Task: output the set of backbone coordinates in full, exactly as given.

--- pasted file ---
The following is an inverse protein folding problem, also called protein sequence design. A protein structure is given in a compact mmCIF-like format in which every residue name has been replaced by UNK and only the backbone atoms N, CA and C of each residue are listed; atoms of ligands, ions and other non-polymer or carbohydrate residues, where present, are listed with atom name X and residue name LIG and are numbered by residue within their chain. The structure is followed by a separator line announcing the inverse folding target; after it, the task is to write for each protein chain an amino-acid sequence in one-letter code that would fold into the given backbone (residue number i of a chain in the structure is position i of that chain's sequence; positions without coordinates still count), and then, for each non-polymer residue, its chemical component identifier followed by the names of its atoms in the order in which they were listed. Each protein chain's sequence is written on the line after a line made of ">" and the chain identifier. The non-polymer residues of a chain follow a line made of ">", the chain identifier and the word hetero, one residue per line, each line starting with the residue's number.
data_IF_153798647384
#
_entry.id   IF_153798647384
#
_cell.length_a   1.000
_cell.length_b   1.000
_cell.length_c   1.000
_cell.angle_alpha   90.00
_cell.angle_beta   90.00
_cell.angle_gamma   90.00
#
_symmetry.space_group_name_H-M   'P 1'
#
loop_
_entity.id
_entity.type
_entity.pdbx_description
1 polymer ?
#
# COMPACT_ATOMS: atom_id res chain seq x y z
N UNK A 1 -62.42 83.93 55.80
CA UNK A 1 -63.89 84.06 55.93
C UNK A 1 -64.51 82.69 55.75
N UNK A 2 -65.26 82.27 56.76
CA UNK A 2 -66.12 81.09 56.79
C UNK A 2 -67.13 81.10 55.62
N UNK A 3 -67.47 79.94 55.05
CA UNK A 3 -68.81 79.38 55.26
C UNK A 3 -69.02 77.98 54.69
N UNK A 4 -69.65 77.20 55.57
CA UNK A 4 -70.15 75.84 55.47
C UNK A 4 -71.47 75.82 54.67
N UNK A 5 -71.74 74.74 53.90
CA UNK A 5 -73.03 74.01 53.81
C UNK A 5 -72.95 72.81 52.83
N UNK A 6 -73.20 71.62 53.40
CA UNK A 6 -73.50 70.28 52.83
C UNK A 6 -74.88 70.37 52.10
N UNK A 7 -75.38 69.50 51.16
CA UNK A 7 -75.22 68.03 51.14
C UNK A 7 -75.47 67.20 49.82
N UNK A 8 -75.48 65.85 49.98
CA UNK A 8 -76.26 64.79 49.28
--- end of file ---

The following is an inverse protein folding problem, also called protein sequence design. A protein structure is given in a compact mmCIF-like format in which every residue name has been replaced by UNK and only the backbone atoms N, CA and C of each residue are listed; atoms of ligands, ions and other non-polymer or carbohydrate residues, where present, are listed with atom name X and residue name LIG and are numbered by residue within their chain. The structure is followed by a separator line announcing the inverse folding target; after it, the task is to write for each protein chain an amino-acid sequence in one-letter code that would fold into the given backbone (residue number i of a chain in the structure is position i of that chain's sequence; positions without coordinates still count), and then, for each non-polymer residue, its chemical component identifier followed by the names of its atoms in the order in which they were listed. Each protein chain's sequence is written on the line after a line made of ">" and the chain identifier. The non-polymer residues of a chain follow a line made of ">", the chain identifier and the word hetero, one residue per line, each line starting with the residue's number.
data_IF_153798647384
#
_entry.id   IF_153798647384
#
_cell.length_a   1.000
_cell.length_b   1.000
_cell.length_c   1.000
_cell.angle_alpha   90.00
_cell.angle_beta   90.00
_cell.angle_gamma   90.00
#
_symmetry.space_group_name_H-M   'P 1'
#
loop_
_entity.id
_entity.type
_entity.pdbx_description
1 polymer ?
#
# COMPACT_ATOMS: atom_id res chain seq x y z
N UNK A 1 -62.42 83.93 55.80
CA UNK A 1 -63.89 84.06 55.93
C UNK A 1 -64.51 82.69 55.75
N UNK A 2 -65.26 82.27 56.76
CA UNK A 2 -66.12 81.09 56.79
C UNK A 2 -67.13 81.10 55.62
N UNK A 3 -67.47 79.94 55.05
CA UNK A 3 -68.81 79.38 55.26
C UNK A 3 -69.02 77.98 54.69
N UNK A 4 -69.65 77.20 55.57
CA UNK A 4 -70.15 75.84 55.47
C UNK A 4 -71.47 75.82 54.67
N UNK A 5 -71.74 74.74 53.90
CA UNK A 5 -73.03 74.01 53.81
C UNK A 5 -72.95 72.81 52.83
N UNK A 6 -73.20 71.62 53.40
CA UNK A 6 -73.50 70.28 52.83
C UNK A 6 -74.88 70.37 52.10
N UNK A 7 -75.38 69.50 51.16
CA UNK A 7 -75.22 68.03 51.14
C UNK A 7 -75.47 67.20 49.82
N UNK A 8 -75.48 65.85 49.98
CA UNK A 8 -76.26 64.79 49.28